Posted on November 30, 2011 by Max Bergmann
When Jermaine Defoe is on he scores goals and right now he is on. He has five premier league goals this season, despite getting limited minutes off the bench. Against West Brom on Saturday, Defoe scored a fantastic goal that gave Spurs a late lead. This seems to create a real managerial problem for Harry Redknapp over who to start. Past attempts to start Rafael Van Der Vaart out wide have exposed his defensive weaknesses and Adebayor isn’t going to be benched. So tactically there just isn’t room for both Defoe and Rafael Van Der Vaart. So who to start?
While the English press have made this seem a real dilemma, it isn’t. The fact is that it is hard to imagine Defoe starting for any of the other top 6 sides (City, United, Chelsea, Arsenal, and Liverpool). This is because, besides scoring an occasional goal, Defoe does little else when on the pitch. One only has to look at the Guardian chalkboards. Against West Brom Defoe attempted just 22 passes, lowest of all the Spurs starters. Adebayor attempted 52. In just 70 minutes against Aston Villa and 66 minutes against Fulham Van Der Vaart attempted 62 and 42 passes respectively. As a substitute Defoe completed just 1 pass in 20+ minutes against Villa and just 4 passes in 25+ minutes against Fulham. The plain fact is that when Spurs play Defoe they are playing with a specialist – a goal poacher – who adds little to the team except when in the goal mouth area.
Filed under: Premier League, Spurs | 1 Comment »
Posted on November 27, 2011 by Ken Gude
Redknapp's Spurs keep pressure on City; photo by James Boyes
Manchester City have looked like Champions-elect since their strong start to the season was capped with the 6-1 destruction of the holders Manchester United at Old Trafford. But with Liverpool giving City their first real domestic contest after another disapointing outing in the Champions League, a Spurs team which has quietly taken 28 from its last 30 available points must keep their amazing run going as City deal with adversity for the first time. The Premier League title may not just be a Manchester preserve this season.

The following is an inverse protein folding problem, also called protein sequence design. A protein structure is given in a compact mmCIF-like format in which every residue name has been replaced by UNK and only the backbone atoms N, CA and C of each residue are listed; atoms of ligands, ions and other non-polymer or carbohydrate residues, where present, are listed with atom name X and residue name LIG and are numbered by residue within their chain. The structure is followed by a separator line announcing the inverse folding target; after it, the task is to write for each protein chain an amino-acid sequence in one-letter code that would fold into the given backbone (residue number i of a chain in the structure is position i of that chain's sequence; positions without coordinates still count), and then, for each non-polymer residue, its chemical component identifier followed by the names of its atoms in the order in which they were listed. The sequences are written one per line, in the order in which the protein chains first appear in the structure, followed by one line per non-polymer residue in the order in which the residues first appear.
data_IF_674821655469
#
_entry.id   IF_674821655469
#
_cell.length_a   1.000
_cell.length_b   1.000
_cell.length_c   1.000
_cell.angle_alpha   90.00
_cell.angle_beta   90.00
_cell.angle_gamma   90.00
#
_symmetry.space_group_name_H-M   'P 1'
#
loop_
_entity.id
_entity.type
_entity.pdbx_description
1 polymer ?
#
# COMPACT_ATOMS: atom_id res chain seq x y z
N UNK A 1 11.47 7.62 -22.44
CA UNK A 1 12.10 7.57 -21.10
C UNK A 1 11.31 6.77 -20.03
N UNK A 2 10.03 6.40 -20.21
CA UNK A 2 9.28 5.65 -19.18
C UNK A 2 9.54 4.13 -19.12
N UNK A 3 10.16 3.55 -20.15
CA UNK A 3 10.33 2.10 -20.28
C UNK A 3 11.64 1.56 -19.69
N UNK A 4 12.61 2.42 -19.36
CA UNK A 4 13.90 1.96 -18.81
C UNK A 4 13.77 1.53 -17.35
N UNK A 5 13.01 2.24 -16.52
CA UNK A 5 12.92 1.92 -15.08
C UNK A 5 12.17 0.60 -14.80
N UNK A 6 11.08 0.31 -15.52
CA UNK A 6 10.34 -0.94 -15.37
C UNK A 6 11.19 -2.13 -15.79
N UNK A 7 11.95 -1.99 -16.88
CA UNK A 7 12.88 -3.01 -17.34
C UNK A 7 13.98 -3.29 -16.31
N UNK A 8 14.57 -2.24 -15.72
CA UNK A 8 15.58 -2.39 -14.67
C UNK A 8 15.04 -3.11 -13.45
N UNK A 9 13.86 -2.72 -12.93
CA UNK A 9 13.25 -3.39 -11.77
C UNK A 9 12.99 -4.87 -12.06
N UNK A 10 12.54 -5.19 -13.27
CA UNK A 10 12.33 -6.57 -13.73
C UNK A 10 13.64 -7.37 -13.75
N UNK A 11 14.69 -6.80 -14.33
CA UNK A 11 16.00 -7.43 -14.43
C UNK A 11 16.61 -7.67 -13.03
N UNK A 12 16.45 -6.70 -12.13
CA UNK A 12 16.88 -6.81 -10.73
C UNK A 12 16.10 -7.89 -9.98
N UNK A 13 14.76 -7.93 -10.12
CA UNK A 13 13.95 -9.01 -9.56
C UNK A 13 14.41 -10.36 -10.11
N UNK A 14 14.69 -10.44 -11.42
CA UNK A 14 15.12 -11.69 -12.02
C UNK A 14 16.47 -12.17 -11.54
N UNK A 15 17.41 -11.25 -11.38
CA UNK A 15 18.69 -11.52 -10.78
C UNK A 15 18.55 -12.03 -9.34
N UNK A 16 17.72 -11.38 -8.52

City had dropped only two points all year, an improbable give-away at Craven Cottage after dominating the game and even going two ahead against Fulham. But their form in Europe has been indifferent–two wins, two losses, and a draw–and they look likely to drop out of the Champions League at the group stage. But earlier European disappointments, even when coupled with controversy in the shape of Carlos Tevez, had not spilled over into their league form. Yet Liverpool really took it to City at Anfield on Sunday, capitalizing on a tiring City squad that hardly threatened in attack and can thank Joe Hart for several world class saves to keep it level. Continue reading
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Posted on November 16, 2011 by Ken Gude
Carlos Bocanegra earned his 100th cap in the American's 3-2 win; photo by Paul Blank
Scoring more goals in one half than the team had in Jurgen Klinsmann’s first six games in charge combined was a welcome change, as was the resulting 3-2 victory, only the German’s second as manager. For the first time in his tenure, Klinsmann set out two dedicated strikers and the change in tactics certainly contributed to the increase in chances and goals. Getting the win ended a three-year drought for the US squad in Europe and sends the national team into its January training camp on a high note.
The news wasn’t all good from the Ljubljana, however, as the defense reverted the worst of the Bob Bradley era, poorly organized and conceding chances and goals at an unsustainable rate. A tactical shift also was a factor here, as Klinsmann deployed just one defensive midfielder to screen the back line. But the problems that plagued the U.S. defense in the past, which Klinsmann appeared to have left in the past, returned with a vengeance. The defenders struggled to keep a consistent line and the spacing was terrible, leaving huge gaps which were frequently exploited by the Slovenes. Continue reading
Filed under: USMNT | 1 Comment »
Posted on November 12, 2011 by Ken Gude
Jozy's strong play best thing for US during France game
It is hard to find positives from the dismal performance of the United States during their 1-0 defeat to France in Paris. Yes, it was very disappointing and it would be easy to go the full Lalas and limit analysis to whining incessantly “where is the possession this Jurgen Klinsmann keeps talking about?” But just because it was disappointing doesn’t mean there is nothing to learn from this matchup on the road against a team that has just come through a year of competitive fixtures and is now unbeaten in its last 16 games. Here are five lessons from France pointing towards the next game against Slovenia.
Altidore looks more polished after strong start at AZ Alkmar